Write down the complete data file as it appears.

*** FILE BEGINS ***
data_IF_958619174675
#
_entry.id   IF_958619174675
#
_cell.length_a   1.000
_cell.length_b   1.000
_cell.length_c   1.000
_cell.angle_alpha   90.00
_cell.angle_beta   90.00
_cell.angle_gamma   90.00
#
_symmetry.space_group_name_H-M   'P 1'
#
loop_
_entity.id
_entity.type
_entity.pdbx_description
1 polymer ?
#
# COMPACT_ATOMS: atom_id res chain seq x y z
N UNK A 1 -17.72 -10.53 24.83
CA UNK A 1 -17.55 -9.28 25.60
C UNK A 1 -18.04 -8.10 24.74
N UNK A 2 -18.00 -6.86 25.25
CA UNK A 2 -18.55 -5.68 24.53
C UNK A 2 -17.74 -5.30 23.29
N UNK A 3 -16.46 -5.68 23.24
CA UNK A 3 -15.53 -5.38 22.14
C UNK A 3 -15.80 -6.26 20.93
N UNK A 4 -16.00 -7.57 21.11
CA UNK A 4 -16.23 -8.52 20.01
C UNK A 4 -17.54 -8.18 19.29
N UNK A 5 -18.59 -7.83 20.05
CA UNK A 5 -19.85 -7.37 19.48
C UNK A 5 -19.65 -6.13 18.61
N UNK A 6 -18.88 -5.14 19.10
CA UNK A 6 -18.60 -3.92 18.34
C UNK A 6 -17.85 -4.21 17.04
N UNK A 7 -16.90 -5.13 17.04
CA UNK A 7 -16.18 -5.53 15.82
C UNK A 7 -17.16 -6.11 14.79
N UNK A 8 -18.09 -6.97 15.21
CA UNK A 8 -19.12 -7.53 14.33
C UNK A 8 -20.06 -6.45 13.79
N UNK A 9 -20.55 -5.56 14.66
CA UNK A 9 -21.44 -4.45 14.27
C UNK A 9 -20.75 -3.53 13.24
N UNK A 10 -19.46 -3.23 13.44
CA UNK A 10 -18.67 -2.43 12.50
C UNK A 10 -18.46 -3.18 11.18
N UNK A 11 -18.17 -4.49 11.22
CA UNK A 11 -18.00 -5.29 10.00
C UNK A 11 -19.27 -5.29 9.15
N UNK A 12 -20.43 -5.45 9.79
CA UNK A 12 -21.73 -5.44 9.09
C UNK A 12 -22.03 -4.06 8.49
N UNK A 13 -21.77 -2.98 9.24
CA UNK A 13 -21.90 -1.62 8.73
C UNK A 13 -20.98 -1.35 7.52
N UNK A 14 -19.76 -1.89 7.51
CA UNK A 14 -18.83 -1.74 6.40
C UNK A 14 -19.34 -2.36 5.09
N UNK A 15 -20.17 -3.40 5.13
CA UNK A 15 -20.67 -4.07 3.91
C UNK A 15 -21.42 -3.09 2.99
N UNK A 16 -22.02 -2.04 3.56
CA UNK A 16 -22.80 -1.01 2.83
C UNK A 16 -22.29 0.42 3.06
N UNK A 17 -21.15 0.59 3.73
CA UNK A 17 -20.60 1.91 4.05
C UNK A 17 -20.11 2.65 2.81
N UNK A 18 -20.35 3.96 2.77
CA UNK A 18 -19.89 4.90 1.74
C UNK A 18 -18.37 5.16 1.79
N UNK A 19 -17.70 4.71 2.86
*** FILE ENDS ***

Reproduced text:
data_IF_958619174675
#
_entry.id   IF_958619174675
#
_cell.length_a   1.000
_cell.length_b   1.000
_cell.length_c   1.000
_cell.angle_alpha   90.00
_cell.angle_beta   90.00
_cell.angle_gamma   90.00
#
_symmetry.space_group_name_H-M   'P 1'
#
loop_
_entity.id
_entity.type
_entity.pdbx_description
1 polymer ?
#
# COMPACT_ATOMS: atom_id res chain seq x y z
N UNK A 1 -17.72 -10.53 24.83
CA UNK A 1 -17.55 -9.28 25.60
C UNK A 1 -18.04 -8.10 24.74
N UNK A 2 -18.00 -6.86 25.25
CA UNK A 2 -18.55 -5.68 24.53
C UNK A 2 -17.74 -5.30 23.29
N UNK A 3 -16.46 -5.68 23.24
CA UNK A 3 -15.53 -5.38 22.14
C UNK A 3 -15.80 -6.26 20.93
N UNK A 4 -16.00 -7.57 21.11
CA UNK A 4 -16.23 -8.52 20.01
C UNK A 4 -17.54 -8.18 19.29
N UNK A 5 -18.59 -7.83 20.05
CA UNK A 5 -19.85 -7.37 19.48
C UNK A 5 -19.65 -6.13 18.61
N UNK A 6 -18.88 -5.14 19.10
CA UNK A 6 -18.60 -3.92 18.34
C UNK A 6 -17.85 -4.21 17.04
N UNK A 7 -16.90 -5.13 17.04
CA UNK A 7 -16.18 -5.53 15.82
C UNK A 7 -17.16 -6.11 14.79
N UNK A 8 -18.09 -6.97 15.21
CA UNK A 8 -19.12 -7.53 14.33
C UNK A 8 -20.06 -6.45 13.79
N UNK A 9 -20.55 -5.56 14.66
CA UNK A 9 -21.44 -4.45 14.27
C UNK A 9 -20.75 -3.53 13.24
N UNK A 10 -19.46 -3.23 13.44
CA UNK A 10 -18.67 -2.43 12.50
C UNK A 10 -18.46 -3.18 11.18
N UNK A 11 -18.17 -4.49 11.22
CA UNK A 11 -18.00 -5.29 10.00
C UNK A 11 -19.27 -5.29 9.15
N UNK A 12 -20.43 -5.45 9.79
CA UNK A 12 -21.73 -5.44 9.09
C UNK A 12 -22.03 -4.06 8.49
N UNK A 13 -21.77 -2.98 9.24
CA UNK A 13 -21.90 -1.62 8.73
C UNK A 13 -20.98 -1.35 7.52
N UNK A 14 -19.76 -1.89 7.51
CA UNK A 14 -18.83 -1.74 6.40
C UNK A 14 -19.34 -2.36 5.09
N UNK A 15 -20.17 -3.40 5.13
CA UNK A 15 -20.67 -4.07 3.91
C UNK A 15 -21.42 -3.09 2.99
N UNK A 16 -22.02 -2.04 3.56
CA UNK A 16 -22.80 -1.01 2.83
C UNK A 16 -22.29 0.42 3.06
N UNK A 17 -21.15 0.59 3.73
CA UNK A 17 -20.60 1.91 4.05
C UNK A 17 -20.11 2.65 2.81
N UNK A 18 -20.35 3.96 2.77
CA UNK A 18 -19.89 4.90 1.74
C UNK A 18 -18.37 5.16 1.79
N UNK A 19 -17.70 4.71 2.86